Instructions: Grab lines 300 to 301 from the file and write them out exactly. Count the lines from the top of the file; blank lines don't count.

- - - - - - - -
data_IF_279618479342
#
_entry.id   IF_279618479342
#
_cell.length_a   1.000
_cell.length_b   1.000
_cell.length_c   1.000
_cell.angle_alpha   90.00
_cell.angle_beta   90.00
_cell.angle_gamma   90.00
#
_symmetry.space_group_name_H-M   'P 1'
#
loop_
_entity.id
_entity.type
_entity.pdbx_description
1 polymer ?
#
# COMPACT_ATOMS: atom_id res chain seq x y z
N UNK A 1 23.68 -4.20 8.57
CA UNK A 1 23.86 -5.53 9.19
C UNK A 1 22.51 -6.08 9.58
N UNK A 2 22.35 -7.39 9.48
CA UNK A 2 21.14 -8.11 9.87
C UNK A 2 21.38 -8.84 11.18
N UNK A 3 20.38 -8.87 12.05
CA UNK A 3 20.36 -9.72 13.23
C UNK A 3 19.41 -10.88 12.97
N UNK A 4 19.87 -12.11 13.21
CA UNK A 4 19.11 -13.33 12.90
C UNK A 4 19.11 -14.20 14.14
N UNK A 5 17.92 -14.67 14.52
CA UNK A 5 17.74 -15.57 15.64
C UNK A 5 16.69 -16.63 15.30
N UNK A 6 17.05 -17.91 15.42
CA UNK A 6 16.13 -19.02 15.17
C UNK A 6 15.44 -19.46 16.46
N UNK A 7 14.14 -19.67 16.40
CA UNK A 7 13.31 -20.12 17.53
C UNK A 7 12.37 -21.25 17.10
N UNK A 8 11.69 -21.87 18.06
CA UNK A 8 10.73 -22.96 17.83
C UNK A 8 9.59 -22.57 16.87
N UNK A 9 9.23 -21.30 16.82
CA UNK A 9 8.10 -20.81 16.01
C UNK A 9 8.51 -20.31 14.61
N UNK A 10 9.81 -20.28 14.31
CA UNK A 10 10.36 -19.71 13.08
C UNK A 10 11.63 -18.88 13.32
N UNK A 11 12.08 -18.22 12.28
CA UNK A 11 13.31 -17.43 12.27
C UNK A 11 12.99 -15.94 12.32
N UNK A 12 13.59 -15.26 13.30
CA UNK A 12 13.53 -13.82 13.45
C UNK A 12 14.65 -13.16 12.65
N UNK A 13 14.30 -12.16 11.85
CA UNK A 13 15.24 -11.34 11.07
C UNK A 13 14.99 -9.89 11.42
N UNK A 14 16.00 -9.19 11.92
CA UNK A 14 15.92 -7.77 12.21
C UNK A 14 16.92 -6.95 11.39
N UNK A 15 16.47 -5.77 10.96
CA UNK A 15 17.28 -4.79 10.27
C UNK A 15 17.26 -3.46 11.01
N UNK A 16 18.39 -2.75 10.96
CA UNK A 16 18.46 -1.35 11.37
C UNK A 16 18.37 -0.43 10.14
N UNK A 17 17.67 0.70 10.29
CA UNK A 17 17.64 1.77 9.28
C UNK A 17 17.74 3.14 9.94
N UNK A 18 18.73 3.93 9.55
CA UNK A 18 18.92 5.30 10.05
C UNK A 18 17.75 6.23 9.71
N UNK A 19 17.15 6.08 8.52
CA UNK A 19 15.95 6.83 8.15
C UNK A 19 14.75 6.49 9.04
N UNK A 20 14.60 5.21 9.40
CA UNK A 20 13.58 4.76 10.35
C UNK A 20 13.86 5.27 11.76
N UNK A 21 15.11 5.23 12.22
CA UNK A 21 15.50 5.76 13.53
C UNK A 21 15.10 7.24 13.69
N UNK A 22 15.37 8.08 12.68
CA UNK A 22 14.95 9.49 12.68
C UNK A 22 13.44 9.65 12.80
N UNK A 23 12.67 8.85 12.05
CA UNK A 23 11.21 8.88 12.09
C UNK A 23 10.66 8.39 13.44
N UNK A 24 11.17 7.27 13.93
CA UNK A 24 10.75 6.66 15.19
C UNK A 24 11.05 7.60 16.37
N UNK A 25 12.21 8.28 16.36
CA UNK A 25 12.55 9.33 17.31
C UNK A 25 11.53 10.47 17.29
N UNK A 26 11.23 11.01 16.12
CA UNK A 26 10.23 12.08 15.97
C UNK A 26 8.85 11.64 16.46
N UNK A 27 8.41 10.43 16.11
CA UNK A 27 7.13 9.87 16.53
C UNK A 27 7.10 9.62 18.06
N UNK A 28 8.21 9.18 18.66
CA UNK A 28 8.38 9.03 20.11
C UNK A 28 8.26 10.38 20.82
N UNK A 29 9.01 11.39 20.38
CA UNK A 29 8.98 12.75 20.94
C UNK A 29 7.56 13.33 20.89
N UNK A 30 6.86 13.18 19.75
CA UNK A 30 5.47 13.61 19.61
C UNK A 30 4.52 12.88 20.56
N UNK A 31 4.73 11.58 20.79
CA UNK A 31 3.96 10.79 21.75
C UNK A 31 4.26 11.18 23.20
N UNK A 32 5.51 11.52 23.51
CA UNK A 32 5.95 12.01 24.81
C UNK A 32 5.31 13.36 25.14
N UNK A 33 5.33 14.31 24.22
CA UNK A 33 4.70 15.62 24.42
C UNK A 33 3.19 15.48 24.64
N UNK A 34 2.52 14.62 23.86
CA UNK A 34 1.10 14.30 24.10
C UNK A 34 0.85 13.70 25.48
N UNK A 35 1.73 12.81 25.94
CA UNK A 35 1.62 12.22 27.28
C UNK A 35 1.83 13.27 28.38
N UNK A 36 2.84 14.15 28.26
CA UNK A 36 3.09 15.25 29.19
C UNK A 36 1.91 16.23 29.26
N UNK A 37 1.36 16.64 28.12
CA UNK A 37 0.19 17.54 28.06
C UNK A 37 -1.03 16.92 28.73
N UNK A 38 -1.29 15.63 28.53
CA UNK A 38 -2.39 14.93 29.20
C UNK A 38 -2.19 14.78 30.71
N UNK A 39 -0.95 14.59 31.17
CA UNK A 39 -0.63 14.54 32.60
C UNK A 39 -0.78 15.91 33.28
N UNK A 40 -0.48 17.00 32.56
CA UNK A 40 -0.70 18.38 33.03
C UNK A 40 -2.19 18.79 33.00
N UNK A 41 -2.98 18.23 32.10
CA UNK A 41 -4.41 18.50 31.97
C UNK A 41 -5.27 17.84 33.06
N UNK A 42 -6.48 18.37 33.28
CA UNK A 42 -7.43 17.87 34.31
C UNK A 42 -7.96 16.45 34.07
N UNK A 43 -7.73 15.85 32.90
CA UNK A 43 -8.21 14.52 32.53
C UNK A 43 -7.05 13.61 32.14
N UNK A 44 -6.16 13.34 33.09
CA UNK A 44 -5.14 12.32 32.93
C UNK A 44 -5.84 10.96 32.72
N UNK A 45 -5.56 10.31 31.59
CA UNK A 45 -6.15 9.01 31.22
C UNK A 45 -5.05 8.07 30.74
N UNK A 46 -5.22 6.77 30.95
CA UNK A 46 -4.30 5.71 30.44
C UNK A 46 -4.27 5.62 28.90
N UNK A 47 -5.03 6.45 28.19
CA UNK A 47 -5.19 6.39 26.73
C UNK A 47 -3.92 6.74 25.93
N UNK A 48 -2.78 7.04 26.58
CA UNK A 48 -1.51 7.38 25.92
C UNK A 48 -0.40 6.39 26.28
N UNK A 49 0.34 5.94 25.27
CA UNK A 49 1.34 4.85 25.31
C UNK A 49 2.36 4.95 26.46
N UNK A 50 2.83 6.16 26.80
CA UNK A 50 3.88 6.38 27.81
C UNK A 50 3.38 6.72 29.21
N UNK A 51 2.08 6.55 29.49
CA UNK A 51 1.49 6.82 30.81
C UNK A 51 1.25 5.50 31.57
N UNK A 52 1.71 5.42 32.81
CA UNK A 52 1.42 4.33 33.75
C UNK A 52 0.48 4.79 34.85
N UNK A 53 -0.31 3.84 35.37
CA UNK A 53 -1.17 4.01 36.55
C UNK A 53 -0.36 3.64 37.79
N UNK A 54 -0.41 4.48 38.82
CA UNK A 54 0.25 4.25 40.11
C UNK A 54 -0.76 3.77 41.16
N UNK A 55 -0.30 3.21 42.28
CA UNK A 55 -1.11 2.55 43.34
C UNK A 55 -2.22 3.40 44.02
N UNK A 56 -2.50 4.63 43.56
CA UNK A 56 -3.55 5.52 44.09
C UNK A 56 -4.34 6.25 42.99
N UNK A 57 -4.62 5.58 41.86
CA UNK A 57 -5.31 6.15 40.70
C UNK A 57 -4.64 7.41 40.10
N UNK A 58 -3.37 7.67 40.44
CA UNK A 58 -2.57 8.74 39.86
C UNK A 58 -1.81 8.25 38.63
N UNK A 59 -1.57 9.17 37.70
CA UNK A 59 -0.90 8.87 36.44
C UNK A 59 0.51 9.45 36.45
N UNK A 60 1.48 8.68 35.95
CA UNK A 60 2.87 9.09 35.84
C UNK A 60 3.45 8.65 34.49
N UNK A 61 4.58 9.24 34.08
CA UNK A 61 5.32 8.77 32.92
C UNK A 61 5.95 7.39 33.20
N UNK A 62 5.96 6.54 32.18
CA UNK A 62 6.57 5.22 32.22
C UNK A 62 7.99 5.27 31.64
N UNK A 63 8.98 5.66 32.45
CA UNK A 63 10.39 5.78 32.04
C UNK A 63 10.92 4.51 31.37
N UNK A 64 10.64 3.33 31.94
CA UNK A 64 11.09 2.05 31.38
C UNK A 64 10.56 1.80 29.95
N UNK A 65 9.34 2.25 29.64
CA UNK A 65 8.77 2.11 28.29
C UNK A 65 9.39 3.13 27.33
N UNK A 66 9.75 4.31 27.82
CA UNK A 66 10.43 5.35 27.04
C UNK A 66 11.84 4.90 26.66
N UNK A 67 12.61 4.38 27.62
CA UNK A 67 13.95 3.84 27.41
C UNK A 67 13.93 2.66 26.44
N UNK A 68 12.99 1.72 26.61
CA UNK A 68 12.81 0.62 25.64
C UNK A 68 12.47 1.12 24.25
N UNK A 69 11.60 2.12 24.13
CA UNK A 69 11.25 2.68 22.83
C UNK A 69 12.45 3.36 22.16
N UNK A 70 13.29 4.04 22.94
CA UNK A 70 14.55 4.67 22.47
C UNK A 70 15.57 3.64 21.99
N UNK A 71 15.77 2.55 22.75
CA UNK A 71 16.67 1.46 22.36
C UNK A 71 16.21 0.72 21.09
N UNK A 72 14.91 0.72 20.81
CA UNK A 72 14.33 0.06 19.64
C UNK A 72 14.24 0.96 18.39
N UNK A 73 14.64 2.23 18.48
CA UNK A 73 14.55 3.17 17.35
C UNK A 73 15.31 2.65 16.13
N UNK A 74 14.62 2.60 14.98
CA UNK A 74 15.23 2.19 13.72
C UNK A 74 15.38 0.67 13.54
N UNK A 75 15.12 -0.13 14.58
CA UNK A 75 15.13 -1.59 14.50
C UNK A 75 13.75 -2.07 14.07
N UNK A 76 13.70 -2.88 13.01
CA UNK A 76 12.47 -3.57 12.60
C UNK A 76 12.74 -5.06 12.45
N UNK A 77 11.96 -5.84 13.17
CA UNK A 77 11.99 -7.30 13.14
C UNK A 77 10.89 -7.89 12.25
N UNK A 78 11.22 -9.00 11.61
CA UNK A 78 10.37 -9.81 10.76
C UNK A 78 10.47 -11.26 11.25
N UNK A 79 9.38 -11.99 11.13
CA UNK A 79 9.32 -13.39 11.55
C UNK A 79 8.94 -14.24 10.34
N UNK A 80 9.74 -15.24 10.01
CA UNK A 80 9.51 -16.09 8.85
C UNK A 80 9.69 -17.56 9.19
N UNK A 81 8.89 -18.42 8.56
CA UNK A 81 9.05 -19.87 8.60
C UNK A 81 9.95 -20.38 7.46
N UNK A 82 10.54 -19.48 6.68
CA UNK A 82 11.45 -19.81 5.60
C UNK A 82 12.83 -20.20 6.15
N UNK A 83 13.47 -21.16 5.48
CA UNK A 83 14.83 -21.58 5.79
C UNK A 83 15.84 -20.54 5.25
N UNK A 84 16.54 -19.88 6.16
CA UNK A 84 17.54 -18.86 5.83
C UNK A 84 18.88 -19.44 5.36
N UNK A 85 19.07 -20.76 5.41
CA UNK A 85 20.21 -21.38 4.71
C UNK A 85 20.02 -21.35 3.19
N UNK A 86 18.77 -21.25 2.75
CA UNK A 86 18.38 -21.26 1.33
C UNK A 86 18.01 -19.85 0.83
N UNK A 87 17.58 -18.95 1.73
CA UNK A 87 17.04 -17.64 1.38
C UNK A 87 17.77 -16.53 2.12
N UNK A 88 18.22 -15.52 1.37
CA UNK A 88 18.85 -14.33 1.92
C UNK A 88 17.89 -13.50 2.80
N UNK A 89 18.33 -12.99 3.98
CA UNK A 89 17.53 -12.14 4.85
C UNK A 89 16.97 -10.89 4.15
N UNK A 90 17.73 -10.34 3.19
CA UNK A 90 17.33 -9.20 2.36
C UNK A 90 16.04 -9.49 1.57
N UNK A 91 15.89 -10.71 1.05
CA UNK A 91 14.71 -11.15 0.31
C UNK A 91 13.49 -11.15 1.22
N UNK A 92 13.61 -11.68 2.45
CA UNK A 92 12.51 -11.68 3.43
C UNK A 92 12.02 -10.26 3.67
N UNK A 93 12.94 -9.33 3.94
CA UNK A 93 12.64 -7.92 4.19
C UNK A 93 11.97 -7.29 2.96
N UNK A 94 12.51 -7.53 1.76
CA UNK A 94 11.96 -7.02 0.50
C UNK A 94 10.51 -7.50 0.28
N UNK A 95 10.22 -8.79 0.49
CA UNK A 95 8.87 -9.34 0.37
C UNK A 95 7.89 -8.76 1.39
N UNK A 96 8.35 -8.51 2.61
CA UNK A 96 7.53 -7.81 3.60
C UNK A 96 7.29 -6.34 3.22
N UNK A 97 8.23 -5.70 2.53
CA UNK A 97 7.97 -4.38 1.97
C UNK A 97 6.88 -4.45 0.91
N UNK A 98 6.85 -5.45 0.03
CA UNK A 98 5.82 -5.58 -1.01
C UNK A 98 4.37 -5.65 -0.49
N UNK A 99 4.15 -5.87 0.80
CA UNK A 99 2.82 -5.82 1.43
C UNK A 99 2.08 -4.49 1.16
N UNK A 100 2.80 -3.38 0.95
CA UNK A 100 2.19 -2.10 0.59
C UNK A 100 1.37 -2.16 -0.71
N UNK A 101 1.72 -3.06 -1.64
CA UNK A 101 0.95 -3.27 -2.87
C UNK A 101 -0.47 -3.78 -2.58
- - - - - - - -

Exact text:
N UNK A 94 12.51 -7.53 1.76
CA UNK A 94 11.96 -7.02 0.50